Russian President Vladimir Putin has accepted the invitation of Saudi King Salman bin Abdulaziz Al Saud to pay an official visit to Saudi Arabia. The invitation was made on October 5, when the two leaders met in Moscow at the first ever Russia-Saudi summit. It was the largest ever foreign delegation to Moscow. The event put an end to the era of non-committal agreements. The two powers signed dozens of documents to enhance cooperation in many spheres.
The visit had been expected for a very long time since Putin invited the king to visit Russia in 2015. The event had been rescheduled several times. The Soviet Union was the first country to recognize the independence of Saudi Arabia. The diplomatic relations were established in 1926 to break down in 1938. They were reestablished with Russia in 1991. A Saudi king never visited the Soviet Union or the Russian Federation, until October 4.
The parties have good prospects for boosting cooperation. Russia ranks 12th in the world in terms of GDP and 6th globally in purchasing power and the world’s largest natural gas reserves. Saudi Arabia is the world’s largest oil exporter, the second largest oil reserve in the world and a leading member of the Organization of Petroleum Exporting Countries (OPEC). Both countries are members of the G20, which includes the world’s 20 largest economies.
The countries don’t see eye to eye on many international issues but realize how important it is to cooperate and exchange the views. In Syria, Saudi Arabia played an important role in the signing of the Cairo agreements, which foresaw the establishment of a full ceasefire in Eastern Ghouta. The Saudi King specifically touched upon the Syrian issue, saying Riyadh intends to achieve the resolution of the crisis in the war-ravaged country in accordance with Geneva decisions and UN Security Council resolutions.
The summit may be a start for the influx of Saudi investment into Russia. The parties agreed joint investment deals worth several billion dollars, ranging from oil, military and space exploration. It was agreed that the Saudi Public Investment Fund, which is to invest up to $100 million in transport projects in Russia, would launch its representative office in Russia following the results of the meeting. The two countries also signed a deal to set up a $1 billion joint investment fund. Another memorandum of understanding was signed, under which Russian petrochemicals firm Sibur would explore cooperation with Saudi Arabia.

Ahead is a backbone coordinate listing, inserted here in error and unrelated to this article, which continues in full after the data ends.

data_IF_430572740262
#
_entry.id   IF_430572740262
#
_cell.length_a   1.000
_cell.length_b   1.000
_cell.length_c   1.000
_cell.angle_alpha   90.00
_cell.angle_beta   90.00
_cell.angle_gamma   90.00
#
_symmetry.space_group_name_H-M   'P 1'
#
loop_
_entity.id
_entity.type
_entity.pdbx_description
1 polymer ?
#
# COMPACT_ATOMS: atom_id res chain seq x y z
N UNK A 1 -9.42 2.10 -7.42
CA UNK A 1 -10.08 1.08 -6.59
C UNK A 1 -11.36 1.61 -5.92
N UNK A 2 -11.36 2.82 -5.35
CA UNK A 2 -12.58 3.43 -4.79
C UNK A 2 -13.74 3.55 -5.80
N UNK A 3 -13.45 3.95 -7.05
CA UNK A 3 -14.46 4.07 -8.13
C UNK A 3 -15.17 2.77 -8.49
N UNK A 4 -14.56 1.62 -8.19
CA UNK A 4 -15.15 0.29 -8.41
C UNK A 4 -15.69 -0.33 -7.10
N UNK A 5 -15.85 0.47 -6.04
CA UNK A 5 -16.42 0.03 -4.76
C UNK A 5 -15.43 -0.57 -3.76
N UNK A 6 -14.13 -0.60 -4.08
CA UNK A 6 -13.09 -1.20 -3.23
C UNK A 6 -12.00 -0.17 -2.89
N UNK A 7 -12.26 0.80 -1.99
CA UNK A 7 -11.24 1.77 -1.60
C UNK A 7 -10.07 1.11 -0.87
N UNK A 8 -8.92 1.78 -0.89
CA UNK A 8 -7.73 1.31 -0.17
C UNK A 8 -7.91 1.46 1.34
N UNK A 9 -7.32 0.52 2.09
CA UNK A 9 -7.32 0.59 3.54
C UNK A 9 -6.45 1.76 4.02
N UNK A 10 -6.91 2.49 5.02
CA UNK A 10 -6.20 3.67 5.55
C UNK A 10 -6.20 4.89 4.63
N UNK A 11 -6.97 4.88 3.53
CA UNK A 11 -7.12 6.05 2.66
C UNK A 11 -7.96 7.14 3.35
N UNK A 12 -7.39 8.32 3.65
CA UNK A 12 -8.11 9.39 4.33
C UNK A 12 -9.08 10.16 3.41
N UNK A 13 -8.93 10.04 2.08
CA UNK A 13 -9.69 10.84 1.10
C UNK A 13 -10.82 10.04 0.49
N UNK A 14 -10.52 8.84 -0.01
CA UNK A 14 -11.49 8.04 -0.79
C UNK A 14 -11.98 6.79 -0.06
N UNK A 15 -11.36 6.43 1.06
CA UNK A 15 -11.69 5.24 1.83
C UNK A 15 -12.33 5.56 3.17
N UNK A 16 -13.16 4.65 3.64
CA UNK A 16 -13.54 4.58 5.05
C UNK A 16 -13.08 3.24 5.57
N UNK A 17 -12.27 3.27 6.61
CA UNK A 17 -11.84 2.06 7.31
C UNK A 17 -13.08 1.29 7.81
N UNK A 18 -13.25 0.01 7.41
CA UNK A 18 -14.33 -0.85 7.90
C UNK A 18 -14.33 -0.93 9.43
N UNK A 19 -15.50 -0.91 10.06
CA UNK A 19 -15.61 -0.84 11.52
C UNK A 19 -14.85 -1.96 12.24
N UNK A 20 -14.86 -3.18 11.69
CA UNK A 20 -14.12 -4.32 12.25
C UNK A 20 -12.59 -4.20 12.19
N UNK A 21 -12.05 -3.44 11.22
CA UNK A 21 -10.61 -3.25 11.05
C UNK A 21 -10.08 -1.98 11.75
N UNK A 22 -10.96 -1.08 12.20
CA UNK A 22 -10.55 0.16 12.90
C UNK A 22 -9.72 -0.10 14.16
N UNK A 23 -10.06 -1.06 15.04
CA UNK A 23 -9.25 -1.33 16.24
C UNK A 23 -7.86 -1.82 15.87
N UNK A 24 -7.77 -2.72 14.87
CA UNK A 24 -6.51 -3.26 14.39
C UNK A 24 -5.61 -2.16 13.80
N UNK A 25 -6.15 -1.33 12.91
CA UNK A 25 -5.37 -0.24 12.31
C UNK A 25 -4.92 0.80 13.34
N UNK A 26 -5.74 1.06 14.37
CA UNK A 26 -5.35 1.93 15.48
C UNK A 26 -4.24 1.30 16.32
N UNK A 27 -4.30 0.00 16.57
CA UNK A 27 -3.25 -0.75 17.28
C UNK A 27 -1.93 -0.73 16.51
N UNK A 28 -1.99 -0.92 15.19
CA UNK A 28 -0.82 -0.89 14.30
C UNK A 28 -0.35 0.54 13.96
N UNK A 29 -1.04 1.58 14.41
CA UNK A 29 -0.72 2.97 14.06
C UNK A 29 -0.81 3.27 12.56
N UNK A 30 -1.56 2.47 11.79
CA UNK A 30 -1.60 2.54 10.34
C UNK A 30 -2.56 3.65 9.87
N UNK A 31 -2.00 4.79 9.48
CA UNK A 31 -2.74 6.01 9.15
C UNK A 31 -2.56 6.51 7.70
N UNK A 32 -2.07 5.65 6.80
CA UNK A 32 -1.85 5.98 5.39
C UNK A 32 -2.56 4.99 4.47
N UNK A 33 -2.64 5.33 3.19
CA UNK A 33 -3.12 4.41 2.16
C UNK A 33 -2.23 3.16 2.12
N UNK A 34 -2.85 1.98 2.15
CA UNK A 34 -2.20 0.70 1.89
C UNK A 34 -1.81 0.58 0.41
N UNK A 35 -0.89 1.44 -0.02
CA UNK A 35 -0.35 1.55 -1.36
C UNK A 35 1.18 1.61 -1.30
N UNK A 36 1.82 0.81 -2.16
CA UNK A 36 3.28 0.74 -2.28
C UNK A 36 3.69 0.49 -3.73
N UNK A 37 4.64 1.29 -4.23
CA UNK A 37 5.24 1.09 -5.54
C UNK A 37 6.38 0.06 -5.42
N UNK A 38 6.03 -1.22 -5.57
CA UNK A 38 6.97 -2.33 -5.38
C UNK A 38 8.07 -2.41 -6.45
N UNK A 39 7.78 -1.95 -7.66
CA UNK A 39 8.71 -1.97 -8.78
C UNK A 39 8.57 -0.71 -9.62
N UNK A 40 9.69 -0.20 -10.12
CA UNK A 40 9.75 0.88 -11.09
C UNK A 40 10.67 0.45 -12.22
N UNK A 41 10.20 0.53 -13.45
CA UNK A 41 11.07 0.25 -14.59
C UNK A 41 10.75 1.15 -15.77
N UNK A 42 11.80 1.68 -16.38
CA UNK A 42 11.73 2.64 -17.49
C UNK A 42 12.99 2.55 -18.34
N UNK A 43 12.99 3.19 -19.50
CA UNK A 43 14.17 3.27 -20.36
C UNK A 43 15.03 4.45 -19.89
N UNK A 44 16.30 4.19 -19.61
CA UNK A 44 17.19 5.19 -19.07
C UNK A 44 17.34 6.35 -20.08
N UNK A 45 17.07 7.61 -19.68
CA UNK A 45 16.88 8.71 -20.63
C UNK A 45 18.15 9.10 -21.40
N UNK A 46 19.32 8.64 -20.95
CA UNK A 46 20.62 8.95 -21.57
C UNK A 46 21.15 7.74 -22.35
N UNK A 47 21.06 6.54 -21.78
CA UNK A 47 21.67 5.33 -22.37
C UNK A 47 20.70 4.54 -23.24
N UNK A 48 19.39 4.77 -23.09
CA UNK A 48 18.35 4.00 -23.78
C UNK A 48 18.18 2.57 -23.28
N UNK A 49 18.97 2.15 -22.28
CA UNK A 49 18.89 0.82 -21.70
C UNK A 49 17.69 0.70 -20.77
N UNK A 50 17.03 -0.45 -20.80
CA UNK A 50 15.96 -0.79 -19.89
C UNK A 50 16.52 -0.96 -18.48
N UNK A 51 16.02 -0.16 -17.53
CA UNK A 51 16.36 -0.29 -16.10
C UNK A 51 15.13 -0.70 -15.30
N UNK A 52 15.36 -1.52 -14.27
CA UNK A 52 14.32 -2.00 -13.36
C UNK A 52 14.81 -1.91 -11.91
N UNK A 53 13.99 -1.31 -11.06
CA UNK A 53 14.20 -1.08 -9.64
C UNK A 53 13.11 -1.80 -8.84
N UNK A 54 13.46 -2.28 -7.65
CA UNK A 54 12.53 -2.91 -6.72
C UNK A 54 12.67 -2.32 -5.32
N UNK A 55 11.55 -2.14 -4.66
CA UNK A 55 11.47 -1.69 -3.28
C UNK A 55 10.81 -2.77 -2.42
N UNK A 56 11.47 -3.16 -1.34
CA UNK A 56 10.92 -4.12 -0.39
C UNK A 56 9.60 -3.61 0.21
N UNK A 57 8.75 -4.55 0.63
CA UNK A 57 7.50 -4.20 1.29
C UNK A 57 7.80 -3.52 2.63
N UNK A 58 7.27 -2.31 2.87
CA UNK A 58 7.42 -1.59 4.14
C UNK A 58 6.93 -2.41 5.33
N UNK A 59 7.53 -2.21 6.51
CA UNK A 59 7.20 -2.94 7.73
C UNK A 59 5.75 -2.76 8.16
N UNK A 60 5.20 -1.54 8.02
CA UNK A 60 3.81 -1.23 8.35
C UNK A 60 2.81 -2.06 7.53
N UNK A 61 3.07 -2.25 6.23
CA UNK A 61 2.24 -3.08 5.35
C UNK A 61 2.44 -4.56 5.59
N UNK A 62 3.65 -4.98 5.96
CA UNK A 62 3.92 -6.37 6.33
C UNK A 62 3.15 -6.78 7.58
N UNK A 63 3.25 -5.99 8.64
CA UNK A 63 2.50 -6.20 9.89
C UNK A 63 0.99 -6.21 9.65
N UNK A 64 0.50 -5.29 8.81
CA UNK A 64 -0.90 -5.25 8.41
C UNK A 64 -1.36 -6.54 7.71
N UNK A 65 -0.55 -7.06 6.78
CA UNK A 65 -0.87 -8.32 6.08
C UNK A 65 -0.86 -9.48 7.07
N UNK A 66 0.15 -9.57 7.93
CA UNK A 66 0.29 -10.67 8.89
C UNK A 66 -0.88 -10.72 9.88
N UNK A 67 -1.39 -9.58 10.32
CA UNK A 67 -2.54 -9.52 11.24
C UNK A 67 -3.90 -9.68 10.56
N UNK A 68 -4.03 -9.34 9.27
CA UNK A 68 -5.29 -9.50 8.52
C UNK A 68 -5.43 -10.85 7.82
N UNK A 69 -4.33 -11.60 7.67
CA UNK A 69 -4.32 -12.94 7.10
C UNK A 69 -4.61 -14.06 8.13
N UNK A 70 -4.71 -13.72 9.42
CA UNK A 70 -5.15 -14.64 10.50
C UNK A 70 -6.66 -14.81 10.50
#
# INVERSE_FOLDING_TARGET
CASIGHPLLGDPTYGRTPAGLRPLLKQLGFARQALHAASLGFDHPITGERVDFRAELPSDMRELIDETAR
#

A memorandum of understanding was inked on the purchase of S-400 air defense systems from Russia to mark a shift for Saudi Arabia, which until now has been purchasing arms from the United States and Great Britain. If the deal goes through, the kingdom will be the third country to acquire S-400s. China was the first buyer with a contract inked in 2014. The deliveries will start after 2018. Last month, Turkey concluded an agreement to receive the systems after 2019.
Along with the S-400 anti-aircraft missiles, Saudi Arabia is also set to buy Kornet anti-tank guided missile systems and multiple rocket launchers under the deal. A plan to manufacture Russia’s famous Kalashnikov rifles in the kingdom as part of its budding military industry was also announced. These agreements are "expected to play a pivotal role in the growth and development of the military and military systems industry in Saudi Arabia," Saudi Arabian Military Industries (SAMI), the kingdom's military industries firm said. The memorandum of understanding includes the transfer of technology for the local production of the Kornet anti-tank guided missile systems, advanced multiple rocket launchers and automatic grenade launchers.
Saudi Arabia has set the goal of creating a modern defense industry of its own, with over 50% of defence procurements localized by 2030. Today, domestic procurements account for only 2% of the funds spent on arms purchases. With the impressive success of Russian weapons demonstrated in Syria, Moscow has a special role to play in achieving the goal.
For more than half a century, Saudi Arabia has looked to the United States as its most important ally. The alliance is still there but reality makes the kingdom diversify its foreign policy partners. “Is there really anything in the world that’s absolutely permanent?” Putin told an energy forum in Moscow on October 4, in response to a question about whether Saudi Arabia will always align with the US on geopolitical issues. “It seems to me, on the contrary, that everything’s changing.”
The king’s visit acknowledges Russia’s increasing clout in the Middle East. A new geopolitical configuration is being built in the region with Russia playing a leading role. The Saudi king’s visit was a major breakthrough in Russia’s relations with the Sunni world. Moscow does not take sides in the Sunni-Shia conflict, which makes it well suited to playing the role of mediator between the Gulf States and Iran.
Russia enjoys good relations with all countries of the region. No other country has such an advantage. Moscow is friendly with Iran, Israel, Turkey, Saudi Arabia, and Qatar. There is not a single state in the region that Russia has a conflict with. Moscow’s desire for stability in the Middle East is sincere because the regional security is related to its southern borders. Despite differences over Syria and the Iranian nuclear deal, contemporary Russian-Saudi relations are arguably at an apex, both in terms of shared interests and mutual understanding and this relationship has a promising future.